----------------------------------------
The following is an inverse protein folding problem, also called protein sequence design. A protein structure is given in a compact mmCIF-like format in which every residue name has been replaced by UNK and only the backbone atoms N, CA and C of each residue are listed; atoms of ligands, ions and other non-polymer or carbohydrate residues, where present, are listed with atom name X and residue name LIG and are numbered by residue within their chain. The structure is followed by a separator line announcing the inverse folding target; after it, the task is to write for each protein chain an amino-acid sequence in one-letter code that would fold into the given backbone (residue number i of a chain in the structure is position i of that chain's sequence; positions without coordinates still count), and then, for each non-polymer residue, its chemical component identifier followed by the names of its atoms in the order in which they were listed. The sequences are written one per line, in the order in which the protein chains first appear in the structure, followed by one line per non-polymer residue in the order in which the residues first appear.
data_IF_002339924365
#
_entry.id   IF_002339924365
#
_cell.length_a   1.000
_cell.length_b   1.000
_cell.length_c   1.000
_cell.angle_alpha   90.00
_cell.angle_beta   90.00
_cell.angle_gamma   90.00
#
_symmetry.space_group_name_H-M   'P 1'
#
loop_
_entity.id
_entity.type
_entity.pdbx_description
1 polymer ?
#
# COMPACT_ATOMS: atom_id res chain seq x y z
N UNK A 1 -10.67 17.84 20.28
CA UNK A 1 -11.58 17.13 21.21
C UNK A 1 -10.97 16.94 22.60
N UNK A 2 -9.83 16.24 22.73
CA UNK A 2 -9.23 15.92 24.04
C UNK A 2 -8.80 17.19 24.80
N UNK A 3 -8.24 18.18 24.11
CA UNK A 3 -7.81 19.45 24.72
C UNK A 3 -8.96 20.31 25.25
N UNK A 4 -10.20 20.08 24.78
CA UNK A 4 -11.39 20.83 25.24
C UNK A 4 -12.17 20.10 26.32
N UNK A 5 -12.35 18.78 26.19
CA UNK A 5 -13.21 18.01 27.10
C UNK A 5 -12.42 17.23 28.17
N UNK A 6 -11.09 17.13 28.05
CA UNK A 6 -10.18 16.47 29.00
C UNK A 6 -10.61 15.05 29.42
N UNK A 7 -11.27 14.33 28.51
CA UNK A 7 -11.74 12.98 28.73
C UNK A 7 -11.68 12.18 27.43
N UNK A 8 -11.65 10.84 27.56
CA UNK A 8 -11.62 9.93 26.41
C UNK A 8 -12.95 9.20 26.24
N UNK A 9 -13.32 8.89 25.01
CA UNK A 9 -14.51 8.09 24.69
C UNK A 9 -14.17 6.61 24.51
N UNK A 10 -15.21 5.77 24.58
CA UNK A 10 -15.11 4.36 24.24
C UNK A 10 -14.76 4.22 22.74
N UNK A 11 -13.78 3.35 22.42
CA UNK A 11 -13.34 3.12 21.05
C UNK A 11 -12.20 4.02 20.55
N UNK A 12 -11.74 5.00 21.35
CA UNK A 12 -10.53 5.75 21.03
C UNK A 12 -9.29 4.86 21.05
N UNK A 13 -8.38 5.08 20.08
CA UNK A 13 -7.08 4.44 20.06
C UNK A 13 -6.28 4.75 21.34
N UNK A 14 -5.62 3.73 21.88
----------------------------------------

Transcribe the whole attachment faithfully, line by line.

The following is an inverse protein folding problem, also called protein sequence design. A protein structure is given in a compact mmCIF-like format in which every residue name has been replaced by UNK and only the backbone atoms N, CA and C of each residue are listed; atoms of ligands, ions and other non-polymer or carbohydrate residues, where present, are listed with atom name X and residue name LIG and are numbered by residue within their chain. The structure is followed by a separator line announcing the inverse folding target; after it, the task is to write for each protein chain an amino-acid sequence in one-letter code that would fold into the given backbone (residue number i of a chain in the structure is position i of that chain's sequence; positions without coordinates still count), and then, for each non-polymer residue, its chemical component identifier followed by the names of its atoms in the order in which they were listed. The sequences are written one per line, in the order in which the protein chains first appear in the structure, followed by one line per non-polymer residue in the order in which the residues first appear.
data_IF_002339924365
#
_entry.id   IF_002339924365
#
_cell.length_a   1.000
_cell.length_b   1.000
_cell.length_c   1.000
_cell.angle_alpha   90.00
_cell.angle_beta   90.00
_cell.angle_gamma   90.00
#
_symmetry.space_group_name_H-M   'P 1'
#
loop_
_entity.id
_entity.type
_entity.pdbx_description
1 polymer ?
#
# COMPACT_ATOMS: atom_id res chain seq x y z
N UNK A 1 -10.67 17.84 20.28
CA UNK A 1 -11.58 17.13 21.21
C UNK A 1 -10.97 16.94 22.60
N UNK A 2 -9.83 16.24 22.73
CA UNK A 2 -9.23 15.92 24.04
C UNK A 2 -8.80 17.19 24.80
N UNK A 3 -8.24 18.18 24.11
CA UNK A 3 -7.81 19.45 24.72
C UNK A 3 -8.96 20.31 25.25
N UNK A 4 -10.20 20.08 24.78
CA UNK A 4 -11.39 20.83 25.24
C UNK A 4 -12.17 20.10 26.32
N UNK A 5 -12.35 18.78 26.19
CA UNK A 5 -13.21 18.01 27.10
C UNK A 5 -12.42 17.23 28.17
N UNK A 6 -11.09 17.13 28.05
CA UNK A 6 -10.18 16.47 29.00
C UNK A 6 -10.61 15.05 29.42
N UNK A 7 -11.27 14.33 28.51
CA UNK A 7 -11.74 12.98 28.73
C UNK A 7 -11.68 12.18 27.43
N UNK A 8 -11.65 10.84 27.56
CA UNK A 8 -11.62 9.93 26.41
C UNK A 8 -12.95 9.20 26.24
N UNK A 9 -13.32 8.89 25.01
CA UNK A 9 -14.51 8.09 24.69
C UNK A 9 -14.17 6.61 24.51
N UNK A 10 -15.21 5.77 24.58
CA UNK A 10 -15.11 4.36 24.24
C UNK A 10 -14.76 4.22 22.74
N UNK A 11 -13.78 3.35 22.42
CA UNK A 11 -13.34 3.12 21.05
C UNK A 11 -12.20 4.02 20.55
N UNK A 12 -11.74 5.00 21.35
CA UNK A 12 -10.53 5.75 21.03
C UNK A 12 -9.29 4.86 21.05
N UNK A 13 -8.38 5.08 20.08
CA UNK A 13 -7.08 4.44 20.06
C UNK A 13 -6.28 4.75 21.34
N UNK A 14 -5.62 3.73 21.88